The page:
He goes on to say "If a dropout can manage such exploits, imagine what a well-financed hostile nation or terrorist group could do." Whoa, hang on a second. This is a huge leap in logic. First of all, LulzSec got really lucky that the one target they wanted most (HBGary Federal) had a flaw that allowed access to external systems (no core systems were breached, so far as I know). With the exception of PBS, all the rest of their victims (in my memory) were purely targets of opportunity. Basically they went on a world-wide hacking spree of low-hanging fruit, and the best they could do was some sheriff offices and some third-world governments.

Next, most folks who aren't willfully blind now realize that there's a concerted, state-sponsored effort by nation-states China to steal every invention and piece of data that isn't tied-down. Yes, they're plundering businesses and NGOs left, right, and center, but they aren't intentionally causing physical damage (if they are, it's incidental in the process of destroying evidence). In my limited understanding of Chinese culture (and someone please do correct me if this is wrong), they're doing all this bold plundering because they know the US won't make a meaningful response. As long as they "only" wage economic warfare and spy on human rights activists, they won't be in serious trouble. It's not about a war of violence, it's about economic supremacy. One could argue that you need the latter to achieve the former, but there aren't any clear signs real shooting will start any time soon.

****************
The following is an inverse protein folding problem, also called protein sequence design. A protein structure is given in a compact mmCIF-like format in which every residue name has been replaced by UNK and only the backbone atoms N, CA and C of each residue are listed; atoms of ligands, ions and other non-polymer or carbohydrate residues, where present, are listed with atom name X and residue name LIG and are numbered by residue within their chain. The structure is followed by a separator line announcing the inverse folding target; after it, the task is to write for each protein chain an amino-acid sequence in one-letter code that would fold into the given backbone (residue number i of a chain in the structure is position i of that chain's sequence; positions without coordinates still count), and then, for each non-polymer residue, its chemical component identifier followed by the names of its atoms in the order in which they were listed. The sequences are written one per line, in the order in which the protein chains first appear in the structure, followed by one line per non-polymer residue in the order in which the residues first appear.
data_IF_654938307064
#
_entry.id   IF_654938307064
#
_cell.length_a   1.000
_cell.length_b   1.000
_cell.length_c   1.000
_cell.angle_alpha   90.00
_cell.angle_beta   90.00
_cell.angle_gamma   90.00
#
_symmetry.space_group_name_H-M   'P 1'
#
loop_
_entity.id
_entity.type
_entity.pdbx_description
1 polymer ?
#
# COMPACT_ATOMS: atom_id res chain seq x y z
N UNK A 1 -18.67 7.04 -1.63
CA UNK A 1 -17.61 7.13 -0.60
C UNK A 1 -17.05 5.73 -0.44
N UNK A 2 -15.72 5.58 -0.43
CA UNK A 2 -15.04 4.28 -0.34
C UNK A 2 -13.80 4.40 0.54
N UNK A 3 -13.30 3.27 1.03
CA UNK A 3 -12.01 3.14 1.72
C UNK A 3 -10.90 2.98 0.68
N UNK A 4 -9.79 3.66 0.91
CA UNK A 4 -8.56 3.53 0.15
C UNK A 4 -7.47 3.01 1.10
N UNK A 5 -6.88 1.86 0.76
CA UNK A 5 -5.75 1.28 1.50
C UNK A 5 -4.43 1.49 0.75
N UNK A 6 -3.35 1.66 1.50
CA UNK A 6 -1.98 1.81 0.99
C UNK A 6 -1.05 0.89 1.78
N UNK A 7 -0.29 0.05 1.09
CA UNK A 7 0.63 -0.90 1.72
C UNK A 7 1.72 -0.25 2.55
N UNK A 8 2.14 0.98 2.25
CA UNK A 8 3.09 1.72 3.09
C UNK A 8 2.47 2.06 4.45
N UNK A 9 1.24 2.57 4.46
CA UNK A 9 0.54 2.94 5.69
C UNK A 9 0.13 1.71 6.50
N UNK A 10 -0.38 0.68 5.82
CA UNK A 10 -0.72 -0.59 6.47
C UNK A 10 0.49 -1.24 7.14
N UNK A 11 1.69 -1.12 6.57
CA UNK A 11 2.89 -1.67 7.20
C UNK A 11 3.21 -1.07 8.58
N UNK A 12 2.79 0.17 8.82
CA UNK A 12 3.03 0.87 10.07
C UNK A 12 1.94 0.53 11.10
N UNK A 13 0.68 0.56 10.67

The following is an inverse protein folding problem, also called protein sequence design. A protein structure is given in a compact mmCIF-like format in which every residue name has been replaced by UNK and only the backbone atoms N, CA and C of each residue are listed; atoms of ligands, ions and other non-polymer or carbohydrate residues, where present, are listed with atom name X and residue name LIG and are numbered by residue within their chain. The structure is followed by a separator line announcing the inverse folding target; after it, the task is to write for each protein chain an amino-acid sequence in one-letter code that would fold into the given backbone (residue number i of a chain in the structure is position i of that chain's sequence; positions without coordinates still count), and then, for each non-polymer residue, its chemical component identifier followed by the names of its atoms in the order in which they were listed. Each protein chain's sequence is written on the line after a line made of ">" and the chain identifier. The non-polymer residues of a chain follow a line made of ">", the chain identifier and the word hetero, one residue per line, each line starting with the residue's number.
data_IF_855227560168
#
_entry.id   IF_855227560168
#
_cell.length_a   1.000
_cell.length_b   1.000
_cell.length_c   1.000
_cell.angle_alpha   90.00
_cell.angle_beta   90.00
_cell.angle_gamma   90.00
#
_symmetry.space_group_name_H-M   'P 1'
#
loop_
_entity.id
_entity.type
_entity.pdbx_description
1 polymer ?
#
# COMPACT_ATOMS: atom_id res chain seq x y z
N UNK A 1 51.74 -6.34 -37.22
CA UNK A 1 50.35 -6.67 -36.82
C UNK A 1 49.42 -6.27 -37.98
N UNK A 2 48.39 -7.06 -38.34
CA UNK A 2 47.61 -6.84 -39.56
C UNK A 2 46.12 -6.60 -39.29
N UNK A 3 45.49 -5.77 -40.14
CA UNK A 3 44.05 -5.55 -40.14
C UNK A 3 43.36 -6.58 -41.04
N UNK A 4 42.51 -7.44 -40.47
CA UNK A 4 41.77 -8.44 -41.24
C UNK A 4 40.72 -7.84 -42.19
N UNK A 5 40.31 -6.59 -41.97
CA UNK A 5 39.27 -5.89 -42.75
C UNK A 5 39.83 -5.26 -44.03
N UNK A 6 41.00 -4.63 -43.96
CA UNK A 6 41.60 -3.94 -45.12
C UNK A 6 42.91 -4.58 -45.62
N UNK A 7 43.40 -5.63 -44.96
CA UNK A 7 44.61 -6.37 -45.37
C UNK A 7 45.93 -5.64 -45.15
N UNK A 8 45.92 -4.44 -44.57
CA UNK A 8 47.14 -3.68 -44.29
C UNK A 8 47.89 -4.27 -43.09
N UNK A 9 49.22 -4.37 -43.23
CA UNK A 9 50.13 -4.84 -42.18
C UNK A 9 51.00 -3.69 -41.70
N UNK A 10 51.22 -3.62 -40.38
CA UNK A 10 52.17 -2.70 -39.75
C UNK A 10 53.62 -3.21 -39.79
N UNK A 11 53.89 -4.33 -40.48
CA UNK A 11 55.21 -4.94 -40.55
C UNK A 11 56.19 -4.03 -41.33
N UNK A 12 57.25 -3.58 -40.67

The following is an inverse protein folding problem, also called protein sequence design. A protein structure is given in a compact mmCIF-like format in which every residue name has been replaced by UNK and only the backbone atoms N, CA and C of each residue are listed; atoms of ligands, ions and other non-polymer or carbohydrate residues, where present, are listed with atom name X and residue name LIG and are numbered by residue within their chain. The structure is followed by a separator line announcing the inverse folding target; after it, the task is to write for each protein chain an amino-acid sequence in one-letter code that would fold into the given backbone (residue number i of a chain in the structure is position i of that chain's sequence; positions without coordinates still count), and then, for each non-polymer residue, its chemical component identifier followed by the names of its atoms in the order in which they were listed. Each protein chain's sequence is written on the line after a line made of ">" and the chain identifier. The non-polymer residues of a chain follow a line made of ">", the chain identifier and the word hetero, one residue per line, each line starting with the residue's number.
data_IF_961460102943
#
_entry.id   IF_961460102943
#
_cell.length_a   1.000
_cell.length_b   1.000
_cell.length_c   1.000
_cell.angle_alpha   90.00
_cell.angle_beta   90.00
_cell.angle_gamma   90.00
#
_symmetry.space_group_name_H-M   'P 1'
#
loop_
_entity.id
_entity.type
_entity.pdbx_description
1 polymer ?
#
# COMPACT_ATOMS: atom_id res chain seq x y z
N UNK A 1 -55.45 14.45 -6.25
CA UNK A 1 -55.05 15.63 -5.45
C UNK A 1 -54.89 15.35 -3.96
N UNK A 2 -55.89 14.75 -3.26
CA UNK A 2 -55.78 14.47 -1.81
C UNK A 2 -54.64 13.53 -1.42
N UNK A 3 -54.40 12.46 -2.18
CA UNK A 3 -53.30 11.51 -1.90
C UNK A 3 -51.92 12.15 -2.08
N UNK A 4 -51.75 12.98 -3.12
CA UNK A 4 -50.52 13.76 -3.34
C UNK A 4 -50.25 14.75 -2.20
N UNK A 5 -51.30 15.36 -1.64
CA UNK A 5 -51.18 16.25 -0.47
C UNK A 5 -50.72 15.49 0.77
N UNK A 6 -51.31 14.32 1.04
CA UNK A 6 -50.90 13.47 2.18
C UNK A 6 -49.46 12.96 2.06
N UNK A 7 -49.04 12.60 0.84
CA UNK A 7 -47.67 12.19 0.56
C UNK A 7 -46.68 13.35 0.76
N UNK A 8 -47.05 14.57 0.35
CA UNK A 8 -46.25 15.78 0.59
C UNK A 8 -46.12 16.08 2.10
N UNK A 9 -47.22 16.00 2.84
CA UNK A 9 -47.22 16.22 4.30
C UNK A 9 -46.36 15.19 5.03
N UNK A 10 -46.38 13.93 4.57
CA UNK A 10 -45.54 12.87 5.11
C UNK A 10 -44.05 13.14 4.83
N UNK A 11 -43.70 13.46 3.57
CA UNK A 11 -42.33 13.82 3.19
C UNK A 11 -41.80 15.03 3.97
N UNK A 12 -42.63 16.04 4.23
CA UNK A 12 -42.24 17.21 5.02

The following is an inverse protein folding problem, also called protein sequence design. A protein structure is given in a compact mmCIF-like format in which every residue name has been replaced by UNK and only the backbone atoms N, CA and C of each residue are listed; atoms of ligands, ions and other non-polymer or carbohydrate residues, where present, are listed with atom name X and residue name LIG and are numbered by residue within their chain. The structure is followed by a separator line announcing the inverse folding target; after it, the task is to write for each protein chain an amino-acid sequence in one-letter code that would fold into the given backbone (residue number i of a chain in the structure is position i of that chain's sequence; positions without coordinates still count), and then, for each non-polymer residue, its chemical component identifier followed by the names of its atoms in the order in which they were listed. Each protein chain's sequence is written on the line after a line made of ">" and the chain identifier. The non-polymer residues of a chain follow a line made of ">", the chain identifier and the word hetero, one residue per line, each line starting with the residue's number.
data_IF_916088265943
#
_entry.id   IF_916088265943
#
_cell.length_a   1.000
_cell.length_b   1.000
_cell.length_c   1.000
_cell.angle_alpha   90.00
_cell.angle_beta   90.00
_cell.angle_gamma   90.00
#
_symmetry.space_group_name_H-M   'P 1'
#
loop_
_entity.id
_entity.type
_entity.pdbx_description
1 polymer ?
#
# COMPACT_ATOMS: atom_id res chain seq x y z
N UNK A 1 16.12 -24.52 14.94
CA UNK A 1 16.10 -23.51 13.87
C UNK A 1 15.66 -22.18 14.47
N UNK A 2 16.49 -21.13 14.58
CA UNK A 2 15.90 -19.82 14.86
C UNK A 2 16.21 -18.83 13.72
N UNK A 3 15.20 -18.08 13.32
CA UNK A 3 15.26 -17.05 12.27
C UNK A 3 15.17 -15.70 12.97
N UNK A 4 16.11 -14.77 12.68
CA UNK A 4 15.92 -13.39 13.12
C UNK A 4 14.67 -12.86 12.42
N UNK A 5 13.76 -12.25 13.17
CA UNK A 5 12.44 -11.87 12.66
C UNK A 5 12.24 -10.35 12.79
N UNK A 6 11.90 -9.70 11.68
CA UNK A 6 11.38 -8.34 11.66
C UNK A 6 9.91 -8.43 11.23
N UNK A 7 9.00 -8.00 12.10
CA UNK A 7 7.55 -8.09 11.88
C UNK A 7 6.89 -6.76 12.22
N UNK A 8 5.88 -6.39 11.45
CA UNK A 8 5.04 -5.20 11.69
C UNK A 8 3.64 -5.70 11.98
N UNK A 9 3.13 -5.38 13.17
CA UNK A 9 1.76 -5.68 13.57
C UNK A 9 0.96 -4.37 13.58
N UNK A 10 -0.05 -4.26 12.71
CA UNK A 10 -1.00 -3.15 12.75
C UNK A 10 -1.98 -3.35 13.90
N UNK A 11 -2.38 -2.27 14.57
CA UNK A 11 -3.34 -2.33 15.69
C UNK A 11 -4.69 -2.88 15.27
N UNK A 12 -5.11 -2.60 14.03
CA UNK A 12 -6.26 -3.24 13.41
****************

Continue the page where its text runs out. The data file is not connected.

Which brings us to terrorists. Ah, the favorite boogyman of every two-bit authoritarian "guardian" out to make a name by "saving the American way of life." Are terrorists trying to think of any possible way to hurt their enemies? Sure. Have they heard of "The Interwebs" and potential to cause massive damage with "nefariously named" tools like Metasploit? It's pretty clear they have. So you would think then, with both the motive and the means, something dreadful would have happened by now, right? It turns out to be harder than it looks in movies.

While nation-states China, Israel, and the USA are capable of massive, coordinated attacks, history would seem to show they take many years, hundreds of people, and probably tens to hundreds of millions of dollars to pull off. How do I arrive at a number like that? Let's just say, for argument, that the Duqu/Flame/Stuxnet crew has been at work for 5 years, and consists of 75 people (let's say about 15 operators, 20 programmers, 5 QA, 5 IT/support, 5 exploit developers, 5 analysts, 5 doing reconn, 10 managers, and 5 other miscellaneous personnel), each with a total compensation on average of $100,000 (figure some are from defense contractors), now throw in the cost of any supplemental exploits they had to buy, and you're looking at close to $40M, before even considering the cost of working space, bandwidth, servers, software licenses, etc. Does that sound like something a bunch of young people in mountain caves can pull off?